The True Purpose of Your Business

There have been significant and impactful changes in the world in just the last few decades: the collapse of communism, the fall of Berlin Wall, the invention of Internet and a continual rise in transparency and the free media.

Raj Sisodia, professor of Global Business at Babson College, defines this time as the “Era of Transcendence”.

In this context, people are looking for a life beyond material consumption and are focusing on ideas such as the purpose of their lives and how these aspects relate to one another.

We now have Generations X and Y who have experienced these significant world changes and are in a process of changing values, and the Millennials, who were born in an age in which meaning and engagement are very important.

Organizations must now pursue and express their own purpose to adapt to the evolving consumer.

Purpose is the reason for the existence of an organization.

A business’s purpose must be more than simply earning money; it must be what the organization wants to change in the society in which it is embedded. These purposeful companies are working to build meaningful connections with their employees in a variety of ways, such as:

  • Providing services such as daycare and elder care;
  • Encouraging employees to form discussion groups on corporate spirit issues;
  • Paying a living wage;
  • Instilling everyone with sense of purpose.

Additionally, consumers are also increasingly engaged with businesses they care about; in a digital society, people are no longer simply consumers but, rather, co-creators. Today’s consumers do not behave just as passive members of the audience. They are active members of the community and feel the need to engage with, and influence others.

A business’s purpose must be shared so customers also feel connected.

Joey Reiman, founder of BrightHouse, defines the purpose of the organization as the original idea of the founders in creating their company, the reason for which it exists. However, these ideals may be lost over time due to changes in the management and the aggressiveness of the market. Therefore it is often necessary to revisit the origin of the organization to determine the company’s initial purpose and bring it back.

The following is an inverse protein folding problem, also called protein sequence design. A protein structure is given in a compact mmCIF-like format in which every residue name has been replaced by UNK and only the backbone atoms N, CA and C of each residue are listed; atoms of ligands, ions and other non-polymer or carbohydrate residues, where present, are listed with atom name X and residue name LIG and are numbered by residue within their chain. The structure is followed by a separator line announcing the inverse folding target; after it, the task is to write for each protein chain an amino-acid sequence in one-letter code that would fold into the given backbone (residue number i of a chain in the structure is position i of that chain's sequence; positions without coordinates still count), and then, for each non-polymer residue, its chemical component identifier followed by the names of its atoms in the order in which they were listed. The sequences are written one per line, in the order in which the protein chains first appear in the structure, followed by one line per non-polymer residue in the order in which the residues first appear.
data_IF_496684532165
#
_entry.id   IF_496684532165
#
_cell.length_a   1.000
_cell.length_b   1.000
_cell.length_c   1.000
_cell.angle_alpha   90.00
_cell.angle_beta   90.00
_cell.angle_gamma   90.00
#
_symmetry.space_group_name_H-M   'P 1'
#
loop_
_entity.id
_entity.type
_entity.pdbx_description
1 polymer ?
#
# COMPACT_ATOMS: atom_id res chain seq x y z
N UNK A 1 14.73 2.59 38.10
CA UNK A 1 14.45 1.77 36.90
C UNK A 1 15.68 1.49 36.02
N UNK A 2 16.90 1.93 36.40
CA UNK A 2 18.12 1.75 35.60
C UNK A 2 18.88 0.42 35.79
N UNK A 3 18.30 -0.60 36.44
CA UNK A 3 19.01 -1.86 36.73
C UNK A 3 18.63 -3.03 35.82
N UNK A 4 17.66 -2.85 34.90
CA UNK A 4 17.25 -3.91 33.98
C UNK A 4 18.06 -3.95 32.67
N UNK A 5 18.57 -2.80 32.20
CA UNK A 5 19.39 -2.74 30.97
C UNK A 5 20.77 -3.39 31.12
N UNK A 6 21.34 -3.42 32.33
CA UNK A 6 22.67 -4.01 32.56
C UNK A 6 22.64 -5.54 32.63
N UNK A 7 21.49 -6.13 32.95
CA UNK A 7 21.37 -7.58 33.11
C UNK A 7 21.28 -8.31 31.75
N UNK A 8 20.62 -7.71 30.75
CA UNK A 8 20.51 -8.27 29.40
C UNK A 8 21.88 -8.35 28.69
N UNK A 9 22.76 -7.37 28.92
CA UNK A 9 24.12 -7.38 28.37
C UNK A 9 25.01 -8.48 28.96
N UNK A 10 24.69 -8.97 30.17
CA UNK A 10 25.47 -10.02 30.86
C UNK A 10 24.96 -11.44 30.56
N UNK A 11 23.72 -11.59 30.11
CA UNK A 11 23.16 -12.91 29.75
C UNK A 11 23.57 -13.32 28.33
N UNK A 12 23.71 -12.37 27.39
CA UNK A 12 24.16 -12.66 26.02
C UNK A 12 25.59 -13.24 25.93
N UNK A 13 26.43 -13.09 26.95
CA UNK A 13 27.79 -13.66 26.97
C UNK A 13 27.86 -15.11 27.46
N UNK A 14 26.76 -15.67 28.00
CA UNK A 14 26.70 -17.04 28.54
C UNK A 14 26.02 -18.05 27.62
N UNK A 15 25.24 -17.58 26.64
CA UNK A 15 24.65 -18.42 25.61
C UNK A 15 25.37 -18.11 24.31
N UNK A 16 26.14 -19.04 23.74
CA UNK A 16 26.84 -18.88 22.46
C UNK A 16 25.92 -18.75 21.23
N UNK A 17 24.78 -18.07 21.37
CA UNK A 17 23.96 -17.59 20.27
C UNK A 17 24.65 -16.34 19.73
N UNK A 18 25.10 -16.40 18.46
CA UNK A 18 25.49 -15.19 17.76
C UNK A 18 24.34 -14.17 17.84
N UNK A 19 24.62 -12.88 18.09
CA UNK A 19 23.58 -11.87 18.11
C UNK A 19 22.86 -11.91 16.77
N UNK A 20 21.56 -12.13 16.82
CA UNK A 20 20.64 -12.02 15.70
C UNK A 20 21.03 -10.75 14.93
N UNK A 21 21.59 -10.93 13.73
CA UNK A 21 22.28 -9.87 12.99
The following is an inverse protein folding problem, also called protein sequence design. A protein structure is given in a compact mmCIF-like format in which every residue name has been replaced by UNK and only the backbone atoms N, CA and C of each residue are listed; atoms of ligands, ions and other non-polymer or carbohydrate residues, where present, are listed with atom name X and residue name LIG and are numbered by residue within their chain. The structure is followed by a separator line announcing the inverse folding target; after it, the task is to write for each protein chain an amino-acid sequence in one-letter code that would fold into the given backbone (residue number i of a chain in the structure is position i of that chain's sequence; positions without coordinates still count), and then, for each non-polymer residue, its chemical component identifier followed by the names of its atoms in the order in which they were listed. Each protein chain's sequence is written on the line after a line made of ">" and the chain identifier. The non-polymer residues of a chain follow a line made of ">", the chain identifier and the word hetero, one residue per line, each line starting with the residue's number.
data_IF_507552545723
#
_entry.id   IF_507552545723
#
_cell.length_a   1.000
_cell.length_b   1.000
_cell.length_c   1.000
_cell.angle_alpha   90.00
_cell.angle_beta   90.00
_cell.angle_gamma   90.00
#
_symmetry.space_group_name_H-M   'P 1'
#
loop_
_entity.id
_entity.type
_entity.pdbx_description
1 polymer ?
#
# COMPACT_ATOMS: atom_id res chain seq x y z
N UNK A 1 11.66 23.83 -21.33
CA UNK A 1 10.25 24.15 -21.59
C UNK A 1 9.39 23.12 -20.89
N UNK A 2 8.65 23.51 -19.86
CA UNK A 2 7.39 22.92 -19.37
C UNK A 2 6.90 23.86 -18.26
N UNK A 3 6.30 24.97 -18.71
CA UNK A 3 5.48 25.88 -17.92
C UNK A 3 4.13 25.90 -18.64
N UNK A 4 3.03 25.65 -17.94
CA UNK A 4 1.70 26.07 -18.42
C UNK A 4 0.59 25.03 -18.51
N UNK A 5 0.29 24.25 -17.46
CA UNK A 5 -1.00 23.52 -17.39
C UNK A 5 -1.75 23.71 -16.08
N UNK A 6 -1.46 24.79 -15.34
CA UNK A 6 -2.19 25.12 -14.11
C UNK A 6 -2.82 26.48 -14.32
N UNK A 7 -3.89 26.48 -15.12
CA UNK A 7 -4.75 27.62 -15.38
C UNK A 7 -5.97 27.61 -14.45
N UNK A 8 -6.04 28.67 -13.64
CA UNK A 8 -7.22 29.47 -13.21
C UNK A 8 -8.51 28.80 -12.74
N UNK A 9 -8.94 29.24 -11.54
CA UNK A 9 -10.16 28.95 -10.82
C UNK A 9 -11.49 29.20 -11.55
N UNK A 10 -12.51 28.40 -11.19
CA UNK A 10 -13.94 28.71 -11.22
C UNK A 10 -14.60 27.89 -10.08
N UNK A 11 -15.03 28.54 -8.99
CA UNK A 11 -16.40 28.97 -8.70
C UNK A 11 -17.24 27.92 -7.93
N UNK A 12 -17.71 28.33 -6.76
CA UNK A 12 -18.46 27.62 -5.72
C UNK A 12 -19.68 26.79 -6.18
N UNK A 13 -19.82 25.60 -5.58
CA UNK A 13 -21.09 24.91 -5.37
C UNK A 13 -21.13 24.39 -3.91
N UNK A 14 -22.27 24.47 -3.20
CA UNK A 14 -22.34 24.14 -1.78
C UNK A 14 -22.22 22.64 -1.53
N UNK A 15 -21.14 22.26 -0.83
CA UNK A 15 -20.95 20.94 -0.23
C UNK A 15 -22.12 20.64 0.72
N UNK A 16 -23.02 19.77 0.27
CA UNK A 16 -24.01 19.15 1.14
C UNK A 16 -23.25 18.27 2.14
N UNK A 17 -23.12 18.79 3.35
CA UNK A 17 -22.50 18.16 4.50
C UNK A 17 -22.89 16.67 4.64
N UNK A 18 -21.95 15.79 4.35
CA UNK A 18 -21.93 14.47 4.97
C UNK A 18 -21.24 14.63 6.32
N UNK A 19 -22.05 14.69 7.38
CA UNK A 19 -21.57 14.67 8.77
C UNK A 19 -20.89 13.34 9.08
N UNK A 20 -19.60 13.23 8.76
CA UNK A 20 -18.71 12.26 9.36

Keep in mind that many organizations confuse purpose with mission, specific goals or business strategies. While the purpose must remain unchanged and unattainable, guiding the company, the other aspects must be achievable and change with relative frequency,  seeking to make the company adapt to the moment of the market.

David Packard, co-founder of HP, said in a speech in 1960: “Although the purpose does not change over time, it inspires change. The fact that the purpose can not be fully achieved means that the organization will never stop stimulating change and progress.”

Business mission versus purposeIt’s important to note that some barriers are encountered during the implementation of a  purpose-oriented business strategy. Many companies believe that a sense of shared purpose would be beneficial, but this conflicts with other factors, such as the short-term pressure of shareholder profit, systems and infrastructure that are not aligned with the pursuit of a long-term purpose, and the lack of indicators and incentives aligned with the vision of a strategy focused on purpose.

We are living in a time where old paradigms in society are starting to break, and organizations are following suit. Despite all the pressures of the traditional system, many companies have already been pursuing a larger purpose and have experienced results, such as an increase  in the trust which people have with these companies, in addition to the relationship that companies have with society and the environment as a whole.

The process of purpose may be a step which is difficult to take, but it is necessary for businesses to thrive in the world today.

We’re interested in hearing your thoughts about this evolution. Please leave a comment below or send us an email: lucas@thebusinesstherapist.com

Recommended reading: 

Mackey, J. and Sisodia, R., 2014. Conscious capitalism, with a new preface by the authors: Liberating the heroic spirit of business. Harvard Business Review Press.


Author: Lucas Francato
A great enthusiast of entrepreneurship and small business, Lucas is fascinated by organizational culture, change management and conscious business.

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